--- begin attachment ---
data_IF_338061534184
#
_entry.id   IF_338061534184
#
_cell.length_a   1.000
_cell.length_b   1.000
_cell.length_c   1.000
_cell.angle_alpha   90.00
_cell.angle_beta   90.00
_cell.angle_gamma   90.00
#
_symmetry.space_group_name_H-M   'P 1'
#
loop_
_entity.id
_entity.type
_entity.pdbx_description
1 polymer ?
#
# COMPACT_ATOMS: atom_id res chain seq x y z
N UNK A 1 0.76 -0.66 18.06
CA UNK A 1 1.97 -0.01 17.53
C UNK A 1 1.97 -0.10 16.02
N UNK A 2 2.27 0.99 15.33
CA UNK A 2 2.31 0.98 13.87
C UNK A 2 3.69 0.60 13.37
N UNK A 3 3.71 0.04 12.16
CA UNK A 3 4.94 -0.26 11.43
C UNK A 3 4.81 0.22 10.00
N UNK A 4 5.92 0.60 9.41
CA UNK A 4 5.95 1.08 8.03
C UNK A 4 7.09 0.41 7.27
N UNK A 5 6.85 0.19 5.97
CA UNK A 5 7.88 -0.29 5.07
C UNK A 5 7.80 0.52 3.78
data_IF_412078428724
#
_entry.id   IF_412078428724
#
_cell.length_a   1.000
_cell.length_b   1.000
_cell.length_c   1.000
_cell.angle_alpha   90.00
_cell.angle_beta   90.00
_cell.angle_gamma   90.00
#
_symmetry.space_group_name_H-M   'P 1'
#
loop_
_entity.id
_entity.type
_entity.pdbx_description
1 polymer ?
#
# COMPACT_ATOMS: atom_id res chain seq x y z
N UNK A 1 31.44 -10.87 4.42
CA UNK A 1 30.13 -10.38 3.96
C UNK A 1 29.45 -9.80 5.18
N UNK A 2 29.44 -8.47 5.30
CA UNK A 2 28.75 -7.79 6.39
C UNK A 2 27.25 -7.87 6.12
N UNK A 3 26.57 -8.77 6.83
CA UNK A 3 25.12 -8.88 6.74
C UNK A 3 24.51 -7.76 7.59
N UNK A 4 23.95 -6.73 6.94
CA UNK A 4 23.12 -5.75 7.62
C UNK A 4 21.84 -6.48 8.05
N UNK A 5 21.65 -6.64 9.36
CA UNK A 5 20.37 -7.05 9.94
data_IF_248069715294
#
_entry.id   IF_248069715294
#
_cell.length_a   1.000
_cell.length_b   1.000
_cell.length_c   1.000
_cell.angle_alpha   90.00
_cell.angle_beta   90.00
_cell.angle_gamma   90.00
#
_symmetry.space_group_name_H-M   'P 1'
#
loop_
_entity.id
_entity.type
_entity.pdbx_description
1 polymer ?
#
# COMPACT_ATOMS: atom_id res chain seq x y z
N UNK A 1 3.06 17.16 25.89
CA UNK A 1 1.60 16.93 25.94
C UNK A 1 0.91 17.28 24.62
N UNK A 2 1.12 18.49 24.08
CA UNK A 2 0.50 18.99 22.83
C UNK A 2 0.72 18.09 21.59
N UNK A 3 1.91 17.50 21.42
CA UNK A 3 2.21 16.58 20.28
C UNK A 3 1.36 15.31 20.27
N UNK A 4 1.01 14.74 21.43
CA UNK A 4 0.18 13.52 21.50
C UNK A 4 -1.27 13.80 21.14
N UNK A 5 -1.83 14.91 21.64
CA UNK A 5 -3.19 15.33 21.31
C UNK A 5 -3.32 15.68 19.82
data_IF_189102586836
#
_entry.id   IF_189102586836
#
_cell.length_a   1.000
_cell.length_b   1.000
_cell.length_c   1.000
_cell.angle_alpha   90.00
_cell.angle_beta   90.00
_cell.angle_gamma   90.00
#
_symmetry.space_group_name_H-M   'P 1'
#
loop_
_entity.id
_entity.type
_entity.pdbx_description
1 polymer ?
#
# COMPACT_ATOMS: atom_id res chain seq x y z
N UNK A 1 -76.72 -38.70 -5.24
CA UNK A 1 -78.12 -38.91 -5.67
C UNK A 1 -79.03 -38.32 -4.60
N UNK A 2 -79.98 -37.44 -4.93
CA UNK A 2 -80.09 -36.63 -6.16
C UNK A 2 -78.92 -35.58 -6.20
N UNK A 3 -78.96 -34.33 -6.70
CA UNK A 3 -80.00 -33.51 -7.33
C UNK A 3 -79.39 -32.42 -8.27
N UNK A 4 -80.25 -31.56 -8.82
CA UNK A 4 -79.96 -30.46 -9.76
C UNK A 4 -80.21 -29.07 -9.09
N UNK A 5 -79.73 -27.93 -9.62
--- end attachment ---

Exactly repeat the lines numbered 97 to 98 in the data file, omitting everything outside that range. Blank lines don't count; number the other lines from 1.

CA UNK A 3 2.21 16.58 20.28
C UNK A 3 1.36 15.31 20.27